Indians 5, White Sox 1: The first game was better

In the second round of ‘throw your scuffling starter at the wall and hope he sticks,’ the Indians brought out a guy who sat mid-90s with a nice overhand curve, and the White Sox brought out Erik Johnson.

1. Erik Johnson was OK! He had all the normal shortcomings of Erik Johnson (shaky control, fastball sitting 89-90, struggles to keep the ball in the yard) but more muted than usual.

Well, most of it was muted. Johnson flashed a nice slider at times, struck out five, and gave the Sox 6.2 innings in the second half of a doubleheader, on a Monday of a week that has no off-day. This was a useful service.

But Johnson fell behind frequently due to poor control, had to try to comeback with 89-90 mph stuff, and gave up three home runs to the likes of renowned power hitters Jose Ramirez, Rajai Davis and Juan Uribe, who had a combined six home runs coming into Monday.

2. Johnson wound up walking three and getting tagged for five runs, which is bad, and going forward there’s not much confidence in his ability to shoulder responsibilities much greater than this going forward.

But after the Sox emptied out the best of their bullpen to win the opener, a full slate of work lying ahead of them, and nothing from the offense that provided motivation to extend the pitching staff, they did things like bring Johnson out for a seventh inning he was clearly ill-suited for, and relieved him with Matt Purke with runners on. It was a disheartening watch, but it will look a lot more sage if the Sox can nail down close victories with Chris Sale and Jose Quintana the next two nights.

3. The thing holding down the Sox offense was Indians starter Cody Anderson, who entered the game with a 7.99 ERA, but pumped mid-to-high 90s with a nice overhand curve and probably shouldn’t be as awful as his start. Even then, letting Anderson cook to the tune of a career-high nine strikeouts against zero walks was probably not an ideal effort.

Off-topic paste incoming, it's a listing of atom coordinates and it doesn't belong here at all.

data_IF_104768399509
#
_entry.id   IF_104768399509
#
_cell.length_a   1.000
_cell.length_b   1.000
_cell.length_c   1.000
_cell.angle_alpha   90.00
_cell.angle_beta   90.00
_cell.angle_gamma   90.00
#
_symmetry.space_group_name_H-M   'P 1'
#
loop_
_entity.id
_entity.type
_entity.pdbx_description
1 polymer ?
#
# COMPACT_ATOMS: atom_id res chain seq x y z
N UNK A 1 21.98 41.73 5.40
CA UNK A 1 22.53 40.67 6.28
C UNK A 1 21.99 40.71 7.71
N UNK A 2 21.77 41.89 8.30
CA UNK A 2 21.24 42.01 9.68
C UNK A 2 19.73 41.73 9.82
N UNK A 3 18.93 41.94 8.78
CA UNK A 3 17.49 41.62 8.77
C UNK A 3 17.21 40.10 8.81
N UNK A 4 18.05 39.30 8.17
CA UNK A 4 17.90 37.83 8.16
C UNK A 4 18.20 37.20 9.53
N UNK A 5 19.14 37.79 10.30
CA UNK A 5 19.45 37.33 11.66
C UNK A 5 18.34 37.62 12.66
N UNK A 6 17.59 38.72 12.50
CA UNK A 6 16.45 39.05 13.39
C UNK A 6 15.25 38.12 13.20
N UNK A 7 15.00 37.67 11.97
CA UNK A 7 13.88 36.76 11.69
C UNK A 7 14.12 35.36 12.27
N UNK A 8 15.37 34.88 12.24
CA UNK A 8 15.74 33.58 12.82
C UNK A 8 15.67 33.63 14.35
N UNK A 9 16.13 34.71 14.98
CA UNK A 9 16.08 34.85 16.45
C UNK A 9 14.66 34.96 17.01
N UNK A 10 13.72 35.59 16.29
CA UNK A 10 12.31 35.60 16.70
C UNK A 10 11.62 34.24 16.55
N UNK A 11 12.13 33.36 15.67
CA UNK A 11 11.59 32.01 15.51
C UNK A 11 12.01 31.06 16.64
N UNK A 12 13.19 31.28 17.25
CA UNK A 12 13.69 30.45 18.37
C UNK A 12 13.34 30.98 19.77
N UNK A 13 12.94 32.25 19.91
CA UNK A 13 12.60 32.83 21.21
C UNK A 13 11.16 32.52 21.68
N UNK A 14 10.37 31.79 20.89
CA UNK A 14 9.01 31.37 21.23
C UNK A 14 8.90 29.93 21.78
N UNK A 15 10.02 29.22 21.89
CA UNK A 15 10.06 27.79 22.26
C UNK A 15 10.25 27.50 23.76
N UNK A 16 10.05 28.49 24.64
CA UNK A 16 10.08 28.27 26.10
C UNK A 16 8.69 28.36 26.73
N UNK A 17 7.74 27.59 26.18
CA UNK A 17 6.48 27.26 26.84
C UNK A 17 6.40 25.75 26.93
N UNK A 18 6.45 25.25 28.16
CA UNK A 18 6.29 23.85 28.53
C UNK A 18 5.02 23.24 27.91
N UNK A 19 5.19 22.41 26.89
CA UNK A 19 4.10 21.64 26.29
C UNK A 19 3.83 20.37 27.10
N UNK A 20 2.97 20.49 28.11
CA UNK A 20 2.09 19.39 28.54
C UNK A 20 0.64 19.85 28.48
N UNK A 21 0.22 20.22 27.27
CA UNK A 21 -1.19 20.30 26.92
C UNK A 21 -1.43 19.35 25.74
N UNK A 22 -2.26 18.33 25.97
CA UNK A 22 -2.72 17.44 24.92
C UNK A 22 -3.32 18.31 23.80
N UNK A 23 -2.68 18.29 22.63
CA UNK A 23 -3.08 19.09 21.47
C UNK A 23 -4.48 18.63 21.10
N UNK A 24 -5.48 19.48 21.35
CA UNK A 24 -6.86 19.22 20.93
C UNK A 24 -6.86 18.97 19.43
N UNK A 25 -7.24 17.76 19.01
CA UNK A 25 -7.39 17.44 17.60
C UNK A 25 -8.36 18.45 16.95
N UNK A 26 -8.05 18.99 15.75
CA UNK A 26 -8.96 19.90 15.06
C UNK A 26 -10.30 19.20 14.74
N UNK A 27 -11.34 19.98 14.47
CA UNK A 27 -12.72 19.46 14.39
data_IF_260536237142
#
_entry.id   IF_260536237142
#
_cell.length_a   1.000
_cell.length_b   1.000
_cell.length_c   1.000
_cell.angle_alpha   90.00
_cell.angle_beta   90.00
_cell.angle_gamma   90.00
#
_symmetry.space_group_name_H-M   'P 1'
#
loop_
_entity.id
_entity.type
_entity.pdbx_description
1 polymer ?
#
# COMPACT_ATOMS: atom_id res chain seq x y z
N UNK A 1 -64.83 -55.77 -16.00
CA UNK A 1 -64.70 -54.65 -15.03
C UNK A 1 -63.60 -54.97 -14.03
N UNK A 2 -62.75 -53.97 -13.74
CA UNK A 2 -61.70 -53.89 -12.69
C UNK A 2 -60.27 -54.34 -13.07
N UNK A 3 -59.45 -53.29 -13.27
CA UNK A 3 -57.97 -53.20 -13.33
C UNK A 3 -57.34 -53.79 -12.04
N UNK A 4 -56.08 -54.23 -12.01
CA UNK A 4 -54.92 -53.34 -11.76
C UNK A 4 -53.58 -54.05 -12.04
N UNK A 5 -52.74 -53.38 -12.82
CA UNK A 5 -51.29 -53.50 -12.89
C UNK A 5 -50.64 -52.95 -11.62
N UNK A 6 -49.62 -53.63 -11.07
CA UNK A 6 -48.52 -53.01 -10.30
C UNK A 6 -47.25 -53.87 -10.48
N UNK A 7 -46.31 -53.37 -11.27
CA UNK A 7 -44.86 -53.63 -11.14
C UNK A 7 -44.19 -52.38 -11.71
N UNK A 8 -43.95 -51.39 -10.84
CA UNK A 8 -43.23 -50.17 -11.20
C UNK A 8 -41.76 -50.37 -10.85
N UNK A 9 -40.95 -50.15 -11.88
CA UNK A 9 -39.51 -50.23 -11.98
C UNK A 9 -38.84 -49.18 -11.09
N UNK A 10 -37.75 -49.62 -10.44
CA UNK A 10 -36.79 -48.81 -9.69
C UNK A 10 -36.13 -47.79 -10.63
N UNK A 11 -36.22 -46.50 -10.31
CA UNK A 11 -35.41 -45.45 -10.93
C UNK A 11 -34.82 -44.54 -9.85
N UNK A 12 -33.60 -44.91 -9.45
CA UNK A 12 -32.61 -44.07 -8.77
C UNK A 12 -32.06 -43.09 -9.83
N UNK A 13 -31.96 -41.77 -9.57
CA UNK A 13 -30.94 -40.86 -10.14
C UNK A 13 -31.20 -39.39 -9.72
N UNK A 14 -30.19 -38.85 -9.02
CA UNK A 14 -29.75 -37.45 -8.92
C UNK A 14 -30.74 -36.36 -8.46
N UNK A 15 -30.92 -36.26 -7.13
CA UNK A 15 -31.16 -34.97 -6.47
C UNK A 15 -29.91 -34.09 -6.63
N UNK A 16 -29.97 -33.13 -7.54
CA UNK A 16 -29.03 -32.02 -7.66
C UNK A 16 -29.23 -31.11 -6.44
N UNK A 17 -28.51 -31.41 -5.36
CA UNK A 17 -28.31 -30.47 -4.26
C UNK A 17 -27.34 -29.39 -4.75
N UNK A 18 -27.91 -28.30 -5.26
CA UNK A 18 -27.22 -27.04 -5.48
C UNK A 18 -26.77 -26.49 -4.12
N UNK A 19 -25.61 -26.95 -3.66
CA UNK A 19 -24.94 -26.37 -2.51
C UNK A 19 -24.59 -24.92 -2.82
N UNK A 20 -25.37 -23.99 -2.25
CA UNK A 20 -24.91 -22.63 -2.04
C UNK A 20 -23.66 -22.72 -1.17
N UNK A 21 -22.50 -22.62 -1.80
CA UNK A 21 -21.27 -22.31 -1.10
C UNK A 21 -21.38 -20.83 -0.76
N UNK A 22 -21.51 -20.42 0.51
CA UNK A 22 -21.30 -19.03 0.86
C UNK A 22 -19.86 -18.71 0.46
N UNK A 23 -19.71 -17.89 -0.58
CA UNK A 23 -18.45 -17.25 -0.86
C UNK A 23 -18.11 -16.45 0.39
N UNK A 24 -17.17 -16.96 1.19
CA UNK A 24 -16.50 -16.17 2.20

4. The only burst of White Sox offense were aided by Indians defensive incompetence. The Sox briefly tied things up in the bottom of the third when Todd Frazier banged a ground rule double to the left-center gap. Melky Cabrera was able to bring him home when he drilled a two-out single to left, and a close play at the plate was avoided when Ramirez booted the ball in left.

Austin Jackson led off the eighth with a triple to deep right that was aided by Lonnie Chisenhall letting the ball kick off his glove as he stumbled to the dirt. It would have been a tremendous running catch had he complete it, so it was credited as a hit despite the ugliness. Jackson was then promptly gunned down at the plate on a contact play.

5. Carlos Sanchez was optioned down to Triple-A Charlotte before the game to make room for Johnson. Sanchez has been nothing short of atrocious in his limited trips to the plate (10 strikeouts in 29 plate appearances with no walks nor power), and has no clear role with Tyler Saladino around, but making a permanent spot on the roster and using the 26th man for Tommy Kahnle is pretty bizarre as well.

Team Record: 27-19

Next game is Tuesday at 7:10pm CT vs. Indians on CSN+

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